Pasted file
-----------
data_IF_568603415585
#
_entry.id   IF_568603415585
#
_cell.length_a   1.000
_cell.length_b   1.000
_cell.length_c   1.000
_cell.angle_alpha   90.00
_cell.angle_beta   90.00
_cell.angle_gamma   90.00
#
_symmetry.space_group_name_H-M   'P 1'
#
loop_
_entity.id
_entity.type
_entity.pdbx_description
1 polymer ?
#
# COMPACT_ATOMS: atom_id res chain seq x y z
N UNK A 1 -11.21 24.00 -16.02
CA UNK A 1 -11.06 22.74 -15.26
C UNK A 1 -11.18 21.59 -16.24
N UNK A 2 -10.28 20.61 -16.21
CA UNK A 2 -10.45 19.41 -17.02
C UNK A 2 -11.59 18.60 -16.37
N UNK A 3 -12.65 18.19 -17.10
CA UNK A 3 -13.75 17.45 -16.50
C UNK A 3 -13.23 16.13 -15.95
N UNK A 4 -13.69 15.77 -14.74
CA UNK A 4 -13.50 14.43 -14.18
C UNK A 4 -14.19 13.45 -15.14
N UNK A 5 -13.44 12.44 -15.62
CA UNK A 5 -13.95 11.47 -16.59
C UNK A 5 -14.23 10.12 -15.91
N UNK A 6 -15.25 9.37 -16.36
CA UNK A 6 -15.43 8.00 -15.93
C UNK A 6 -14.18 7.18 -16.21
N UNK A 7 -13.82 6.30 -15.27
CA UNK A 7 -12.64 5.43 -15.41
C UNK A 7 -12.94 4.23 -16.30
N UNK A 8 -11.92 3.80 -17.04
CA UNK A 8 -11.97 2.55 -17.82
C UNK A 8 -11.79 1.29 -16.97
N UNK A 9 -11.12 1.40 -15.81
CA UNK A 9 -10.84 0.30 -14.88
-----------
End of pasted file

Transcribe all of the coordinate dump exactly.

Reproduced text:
data_IF_568603415585
#
_entry.id   IF_568603415585
#
_cell.length_a   1.000
_cell.length_b   1.000
_cell.length_c   1.000
_cell.angle_alpha   90.00
_cell.angle_beta   90.00
_cell.angle_gamma   90.00
#
_symmetry.space_group_name_H-M   'P 1'
#
loop_
_entity.id
_entity.type
_entity.pdbx_description
1 polymer ?
#
# COMPACT_ATOMS: atom_id res chain seq x y z
N UNK A 1 -11.21 24.00 -16.02
CA UNK A 1 -11.06 22.74 -15.26
C UNK A 1 -11.18 21.59 -16.24
N UNK A 2 -10.28 20.61 -16.21
CA UNK A 2 -10.45 19.41 -17.02
C UNK A 2 -11.59 18.60 -16.37
N UNK A 3 -12.65 18.19 -17.10
CA UNK A 3 -13.75 17.45 -16.50
C UNK A 3 -13.23 16.13 -15.95
N UNK A 4 -13.69 15.77 -14.74
CA UNK A 4 -13.50 14.43 -14.18
C UNK A 4 -14.19 13.45 -15.14
N UNK A 5 -13.44 12.44 -15.62
CA UNK A 5 -13.95 11.47 -16.59
C UNK A 5 -14.23 10.12 -15.91
N UNK A 6 -15.25 9.37 -16.36
CA UNK A 6 -15.43 8.00 -15.93
C UNK A 6 -14.18 7.18 -16.21
N UNK A 7 -13.82 6.30 -15.27
CA UNK A 7 -12.64 5.43 -15.41
C UNK A 7 -12.94 4.23 -16.30
N UNK A 8 -11.92 3.80 -17.04
CA UNK A 8 -11.97 2.55 -17.82
C UNK A 8 -11.79 1.29 -16.97
N UNK A 9 -11.12 1.40 -15.81
CA UNK A 9 -10.84 0.30 -14.88